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Rural education reforms in spotlight at expo

China needs to balance education resources and narrow the gap between urban and rural areas, ensuring students have equal access to high-quality education, experts said during the ongoing 6th China Education Innovation Expo in Zhuhai, Guangdong province.

Hosted by the Beijing Normal University, the expo, which kicked off on Saturday and runs until Tuesday, aims to provide a platform for educators to share innovative achievements, thoughts, and practices in basic and teacher education.

Song Hongyuan, an expert with the Office of the Central Leading Group for Rural Work, said during a panel discussion that although China has made strides in promoting equal education and rural teachers' conditions have improved, the gap still exists.

From 2010 to 2021, for instance, the teacher-student ratios for both primary and middle school in urban areas were higher than those in rural areas, an indication of the unbalanced distribution of education resources.

Song said aging teachers is another problem for rural education. The proportion of rural teachers over 55 years of age accounted for 8.8 percent of the total teacher population in 2021, 5.5 percent higher than in urban area.

"Teachers are the key to improving education quality," Song said, adding that the age and educational background of teachers should be seriously considered to enhance the quality of rural education.

Wang Xiaoyi, a researcher from the Institute of Sociology at the Chinese Academy of Social Sciences, said some traditional problems of rural education have been solved, however, major changes are still needed to deal with root problems.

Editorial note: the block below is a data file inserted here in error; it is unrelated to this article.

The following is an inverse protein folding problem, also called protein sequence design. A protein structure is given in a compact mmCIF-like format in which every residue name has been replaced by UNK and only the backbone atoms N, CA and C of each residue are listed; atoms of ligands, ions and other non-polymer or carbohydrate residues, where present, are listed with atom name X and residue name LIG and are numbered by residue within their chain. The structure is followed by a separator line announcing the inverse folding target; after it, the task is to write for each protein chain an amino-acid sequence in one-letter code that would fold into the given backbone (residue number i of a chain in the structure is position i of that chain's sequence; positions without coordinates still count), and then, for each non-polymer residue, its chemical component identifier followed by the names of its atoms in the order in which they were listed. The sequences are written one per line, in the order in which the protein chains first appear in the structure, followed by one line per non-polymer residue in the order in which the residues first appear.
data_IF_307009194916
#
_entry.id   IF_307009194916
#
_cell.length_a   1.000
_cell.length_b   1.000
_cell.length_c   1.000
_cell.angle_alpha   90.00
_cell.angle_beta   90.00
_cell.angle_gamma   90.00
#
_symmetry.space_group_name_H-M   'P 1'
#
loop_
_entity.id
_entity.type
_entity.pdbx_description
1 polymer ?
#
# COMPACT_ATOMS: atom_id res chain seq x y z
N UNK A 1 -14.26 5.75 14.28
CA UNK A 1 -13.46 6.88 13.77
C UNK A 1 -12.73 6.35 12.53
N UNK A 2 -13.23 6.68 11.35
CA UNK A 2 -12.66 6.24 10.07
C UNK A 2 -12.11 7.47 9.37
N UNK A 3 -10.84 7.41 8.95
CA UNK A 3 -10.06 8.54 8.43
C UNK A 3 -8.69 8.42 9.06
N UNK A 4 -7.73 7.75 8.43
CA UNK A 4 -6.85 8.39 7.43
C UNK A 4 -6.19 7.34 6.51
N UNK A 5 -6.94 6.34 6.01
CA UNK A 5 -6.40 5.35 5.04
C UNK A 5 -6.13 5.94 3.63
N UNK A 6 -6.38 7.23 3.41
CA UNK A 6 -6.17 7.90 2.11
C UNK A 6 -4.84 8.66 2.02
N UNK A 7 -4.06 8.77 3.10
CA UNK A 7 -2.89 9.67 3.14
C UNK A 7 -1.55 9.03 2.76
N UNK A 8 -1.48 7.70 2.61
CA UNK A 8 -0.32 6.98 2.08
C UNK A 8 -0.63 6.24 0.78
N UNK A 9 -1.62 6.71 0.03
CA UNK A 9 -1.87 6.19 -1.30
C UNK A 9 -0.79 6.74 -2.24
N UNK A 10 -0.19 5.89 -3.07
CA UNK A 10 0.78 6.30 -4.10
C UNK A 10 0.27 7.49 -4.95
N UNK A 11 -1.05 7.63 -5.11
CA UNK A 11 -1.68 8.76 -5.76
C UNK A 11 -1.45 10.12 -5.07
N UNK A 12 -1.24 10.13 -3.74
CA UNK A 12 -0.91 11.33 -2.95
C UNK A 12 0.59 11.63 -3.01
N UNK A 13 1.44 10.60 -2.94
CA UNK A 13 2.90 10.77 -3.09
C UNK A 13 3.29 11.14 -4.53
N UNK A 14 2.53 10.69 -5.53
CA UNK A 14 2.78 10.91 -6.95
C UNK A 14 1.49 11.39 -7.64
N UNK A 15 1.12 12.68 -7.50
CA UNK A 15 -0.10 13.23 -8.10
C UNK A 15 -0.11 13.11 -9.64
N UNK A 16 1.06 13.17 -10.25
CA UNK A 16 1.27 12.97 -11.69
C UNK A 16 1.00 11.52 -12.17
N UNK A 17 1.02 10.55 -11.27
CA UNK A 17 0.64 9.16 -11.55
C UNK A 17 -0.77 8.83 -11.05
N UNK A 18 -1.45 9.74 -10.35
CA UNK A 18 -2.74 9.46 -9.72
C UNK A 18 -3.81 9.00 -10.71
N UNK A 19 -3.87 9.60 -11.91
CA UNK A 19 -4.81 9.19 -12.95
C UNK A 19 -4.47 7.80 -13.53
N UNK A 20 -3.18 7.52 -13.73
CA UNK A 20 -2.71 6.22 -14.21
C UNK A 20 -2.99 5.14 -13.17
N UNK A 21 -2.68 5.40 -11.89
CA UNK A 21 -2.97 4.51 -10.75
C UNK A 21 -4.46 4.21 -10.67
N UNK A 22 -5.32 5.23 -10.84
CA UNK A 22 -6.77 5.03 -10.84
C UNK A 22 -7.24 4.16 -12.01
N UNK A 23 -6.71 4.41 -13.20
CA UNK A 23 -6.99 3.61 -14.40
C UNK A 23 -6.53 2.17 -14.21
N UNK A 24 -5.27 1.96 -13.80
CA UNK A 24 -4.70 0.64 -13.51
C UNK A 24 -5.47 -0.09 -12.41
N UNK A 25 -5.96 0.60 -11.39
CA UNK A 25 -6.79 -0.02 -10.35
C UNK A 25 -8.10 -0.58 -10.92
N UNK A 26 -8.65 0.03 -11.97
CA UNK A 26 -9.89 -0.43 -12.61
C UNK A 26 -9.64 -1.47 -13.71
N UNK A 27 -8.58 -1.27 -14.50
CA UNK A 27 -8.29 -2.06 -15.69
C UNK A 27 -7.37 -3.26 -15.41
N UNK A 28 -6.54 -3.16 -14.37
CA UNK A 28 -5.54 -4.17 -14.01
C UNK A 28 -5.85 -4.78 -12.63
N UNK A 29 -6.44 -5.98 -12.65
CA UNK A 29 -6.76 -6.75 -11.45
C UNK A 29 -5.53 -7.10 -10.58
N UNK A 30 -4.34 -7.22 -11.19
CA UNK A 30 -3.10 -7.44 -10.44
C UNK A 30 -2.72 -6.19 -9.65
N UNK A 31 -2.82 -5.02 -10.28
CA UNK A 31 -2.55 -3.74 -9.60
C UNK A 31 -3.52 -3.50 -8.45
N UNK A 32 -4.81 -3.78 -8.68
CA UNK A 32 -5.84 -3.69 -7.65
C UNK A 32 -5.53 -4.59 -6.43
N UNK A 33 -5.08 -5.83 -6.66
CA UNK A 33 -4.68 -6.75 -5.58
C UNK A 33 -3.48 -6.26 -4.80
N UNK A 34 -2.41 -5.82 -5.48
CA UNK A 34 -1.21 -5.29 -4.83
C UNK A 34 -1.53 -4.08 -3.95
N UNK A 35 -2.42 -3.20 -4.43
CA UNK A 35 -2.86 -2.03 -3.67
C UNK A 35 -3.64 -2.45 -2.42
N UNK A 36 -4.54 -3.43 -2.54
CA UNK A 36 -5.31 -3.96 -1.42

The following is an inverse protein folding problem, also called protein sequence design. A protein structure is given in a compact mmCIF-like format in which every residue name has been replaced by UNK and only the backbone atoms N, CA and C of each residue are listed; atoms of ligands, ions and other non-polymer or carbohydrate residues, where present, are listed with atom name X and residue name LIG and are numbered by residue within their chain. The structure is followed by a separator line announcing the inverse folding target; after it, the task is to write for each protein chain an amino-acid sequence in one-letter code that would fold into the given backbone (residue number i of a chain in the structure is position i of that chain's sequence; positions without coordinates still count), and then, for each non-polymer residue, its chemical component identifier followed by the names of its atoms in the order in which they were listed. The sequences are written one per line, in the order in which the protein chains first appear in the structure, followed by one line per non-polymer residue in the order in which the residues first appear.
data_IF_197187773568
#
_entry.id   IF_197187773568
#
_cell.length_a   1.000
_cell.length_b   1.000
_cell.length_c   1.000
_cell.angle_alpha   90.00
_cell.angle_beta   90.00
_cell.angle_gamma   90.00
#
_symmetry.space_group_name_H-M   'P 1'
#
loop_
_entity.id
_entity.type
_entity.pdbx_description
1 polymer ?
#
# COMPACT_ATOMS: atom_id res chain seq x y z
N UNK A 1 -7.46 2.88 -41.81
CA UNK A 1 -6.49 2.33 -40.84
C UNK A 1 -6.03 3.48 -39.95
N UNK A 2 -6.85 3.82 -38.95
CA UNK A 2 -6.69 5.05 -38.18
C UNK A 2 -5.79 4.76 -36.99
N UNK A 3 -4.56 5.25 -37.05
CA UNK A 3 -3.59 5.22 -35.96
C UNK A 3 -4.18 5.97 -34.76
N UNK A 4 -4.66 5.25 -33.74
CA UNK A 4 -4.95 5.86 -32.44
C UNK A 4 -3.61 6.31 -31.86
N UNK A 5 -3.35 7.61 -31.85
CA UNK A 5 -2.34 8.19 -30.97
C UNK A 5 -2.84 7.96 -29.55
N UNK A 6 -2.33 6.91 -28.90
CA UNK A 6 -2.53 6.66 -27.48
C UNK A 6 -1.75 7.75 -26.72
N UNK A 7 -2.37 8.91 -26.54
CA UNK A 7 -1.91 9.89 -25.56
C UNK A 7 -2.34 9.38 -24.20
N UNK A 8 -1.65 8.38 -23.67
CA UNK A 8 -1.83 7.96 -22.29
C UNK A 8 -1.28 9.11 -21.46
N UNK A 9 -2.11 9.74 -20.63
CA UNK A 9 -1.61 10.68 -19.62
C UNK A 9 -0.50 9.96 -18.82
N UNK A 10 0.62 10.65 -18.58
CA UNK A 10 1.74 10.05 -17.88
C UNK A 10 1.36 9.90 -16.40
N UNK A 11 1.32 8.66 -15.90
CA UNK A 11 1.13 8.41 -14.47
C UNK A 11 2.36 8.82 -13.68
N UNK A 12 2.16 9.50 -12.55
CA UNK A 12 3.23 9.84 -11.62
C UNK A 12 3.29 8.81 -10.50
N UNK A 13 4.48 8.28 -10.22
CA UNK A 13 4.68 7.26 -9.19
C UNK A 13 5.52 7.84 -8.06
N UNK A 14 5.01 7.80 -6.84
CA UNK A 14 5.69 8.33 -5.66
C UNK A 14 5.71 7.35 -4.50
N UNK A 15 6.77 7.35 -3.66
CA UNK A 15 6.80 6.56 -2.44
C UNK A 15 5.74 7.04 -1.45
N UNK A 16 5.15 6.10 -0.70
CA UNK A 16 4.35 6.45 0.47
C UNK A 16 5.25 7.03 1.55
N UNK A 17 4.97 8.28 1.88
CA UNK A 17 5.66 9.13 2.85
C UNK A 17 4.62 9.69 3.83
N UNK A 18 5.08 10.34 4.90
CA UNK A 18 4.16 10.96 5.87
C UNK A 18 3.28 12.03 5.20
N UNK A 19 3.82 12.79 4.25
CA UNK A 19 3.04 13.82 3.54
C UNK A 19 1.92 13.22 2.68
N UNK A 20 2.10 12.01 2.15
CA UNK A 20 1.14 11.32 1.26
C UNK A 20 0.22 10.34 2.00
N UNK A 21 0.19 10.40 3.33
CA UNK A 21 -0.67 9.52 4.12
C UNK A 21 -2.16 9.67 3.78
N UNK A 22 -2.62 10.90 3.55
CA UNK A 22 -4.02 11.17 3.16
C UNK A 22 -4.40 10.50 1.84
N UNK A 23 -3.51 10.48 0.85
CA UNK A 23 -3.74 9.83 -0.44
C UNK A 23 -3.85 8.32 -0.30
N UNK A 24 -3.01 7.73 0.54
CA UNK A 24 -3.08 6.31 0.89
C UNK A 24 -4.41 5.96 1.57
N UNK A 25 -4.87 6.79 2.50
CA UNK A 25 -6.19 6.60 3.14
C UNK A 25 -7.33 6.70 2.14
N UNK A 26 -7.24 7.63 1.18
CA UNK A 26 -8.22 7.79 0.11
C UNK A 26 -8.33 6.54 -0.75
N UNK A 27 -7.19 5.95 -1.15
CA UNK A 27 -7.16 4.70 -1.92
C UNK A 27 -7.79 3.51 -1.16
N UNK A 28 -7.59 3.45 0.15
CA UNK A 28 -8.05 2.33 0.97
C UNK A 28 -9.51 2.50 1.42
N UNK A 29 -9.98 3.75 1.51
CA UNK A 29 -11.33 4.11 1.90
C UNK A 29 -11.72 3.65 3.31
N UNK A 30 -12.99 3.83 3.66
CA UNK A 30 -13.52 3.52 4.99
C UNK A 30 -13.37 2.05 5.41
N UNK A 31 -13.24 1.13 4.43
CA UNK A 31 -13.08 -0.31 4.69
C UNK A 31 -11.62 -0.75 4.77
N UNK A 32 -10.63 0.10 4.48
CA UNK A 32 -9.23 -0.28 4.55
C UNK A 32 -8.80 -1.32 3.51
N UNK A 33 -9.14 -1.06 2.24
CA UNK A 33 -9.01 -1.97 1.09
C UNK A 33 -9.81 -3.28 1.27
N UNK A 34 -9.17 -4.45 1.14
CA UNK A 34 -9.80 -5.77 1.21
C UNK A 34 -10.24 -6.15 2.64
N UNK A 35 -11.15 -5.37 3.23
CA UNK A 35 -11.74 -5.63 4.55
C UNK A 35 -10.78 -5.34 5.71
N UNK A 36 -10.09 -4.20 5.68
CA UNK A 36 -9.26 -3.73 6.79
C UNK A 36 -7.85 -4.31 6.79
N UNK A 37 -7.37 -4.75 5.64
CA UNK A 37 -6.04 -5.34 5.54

"We used to worry that kids in villages couldn't go to school. Now the nation's enrollment rate for basic education is actually quite high, reaching 95 percent for junior middle school," Wang said. "In the past, some schools might be the shabbiest construction in the countryside. Now, they often happen to be the best buildings," he said.

Teachers' salaries are now the priority of many rural governments even when they are faced with fiscal difficulties, Wang said.

"The number of leftover children is lower than those who follow their parents to cities, and some of them choose to stay with their grandparents because village education is getting better."

However, deep-rooted problems remain, as rural students face challenges in pursuing further education at leading universities and landing a decent job after graduation.

"I believe equal education doesn't mean that the rural teaching system must catch up with the urban level, but that it must develop it into a special form that fits the conditions of villages," Wang said.

"We should make more efforts to help rural students not only obtain knowledge, but also develop diverse abilities. Many rural children will face uncertainties in the future that can't be handled through the knowledge they gained, but through their learning ability," he said, adding that the educational changes in rural areas should happen at a faster pace.

Apart from equal education, the expo is also focused on issues including curriculum reform and digitalized education, launching more than 100 forums and brand events. More than 2,200 educational innovations are also displayed in five exhibition halls, according to the organizer.